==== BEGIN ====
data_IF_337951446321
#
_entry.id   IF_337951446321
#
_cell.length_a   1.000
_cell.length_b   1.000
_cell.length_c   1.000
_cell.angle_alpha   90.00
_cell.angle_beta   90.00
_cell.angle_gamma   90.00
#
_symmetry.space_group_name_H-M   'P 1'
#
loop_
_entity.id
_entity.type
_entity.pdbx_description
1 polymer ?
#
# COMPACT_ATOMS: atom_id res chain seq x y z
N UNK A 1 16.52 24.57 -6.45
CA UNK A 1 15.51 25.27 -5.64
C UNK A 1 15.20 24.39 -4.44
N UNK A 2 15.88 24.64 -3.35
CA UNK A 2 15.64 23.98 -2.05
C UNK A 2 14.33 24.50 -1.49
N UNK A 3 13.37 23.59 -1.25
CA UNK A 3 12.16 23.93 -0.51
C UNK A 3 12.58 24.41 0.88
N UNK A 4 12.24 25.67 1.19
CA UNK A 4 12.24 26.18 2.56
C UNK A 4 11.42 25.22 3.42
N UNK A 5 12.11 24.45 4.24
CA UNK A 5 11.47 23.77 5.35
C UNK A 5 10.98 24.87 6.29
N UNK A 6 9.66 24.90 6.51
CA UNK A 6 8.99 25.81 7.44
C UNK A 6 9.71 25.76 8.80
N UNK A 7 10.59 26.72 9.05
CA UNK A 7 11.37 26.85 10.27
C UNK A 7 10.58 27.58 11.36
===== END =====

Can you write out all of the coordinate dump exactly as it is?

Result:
data_IF_337951446321
#
_entry.id   IF_337951446321
#
_cell.length_a   1.000
_cell.length_b   1.000
_cell.length_c   1.000
_cell.angle_alpha   90.00
_cell.angle_beta   90.00
_cell.angle_gamma   90.00
#
_symmetry.space_group_name_H-M   'P 1'
#
loop_
_entity.id
_entity.type
_entity.pdbx_description
1 polymer ?
#
# COMPACT_ATOMS: atom_id res chain seq x y z
N UNK A 1 16.52 24.57 -6.45
CA UNK A 1 15.51 25.27 -5.64
C UNK A 1 15.20 24.39 -4.44
N UNK A 2 15.88 24.64 -3.35
CA UNK A 2 15.64 23.98 -2.05
C UNK A 2 14.33 24.50 -1.49
N UNK A 3 13.37 23.59 -1.25
CA UNK A 3 12.16 23.93 -0.51
C UNK A 3 12.58 24.41 0.88
N UNK A 4 12.24 25.67 1.19
CA UNK A 4 12.24 26.18 2.56
C UNK A 4 11.42 25.22 3.42
N UNK A 5 12.11 24.45 4.24
CA UNK A 5 11.47 23.77 5.35
C UNK A 5 10.98 24.87 6.29
N UNK A 6 9.66 24.90 6.51
CA UNK A 6 8.99 25.81 7.44
C UNK A 6 9.71 25.76 8.80
N UNK A 7 10.59 26.72 9.05
CA UNK A 7 11.37 26.85 10.27
C UNK A 7 10.58 27.58 11.36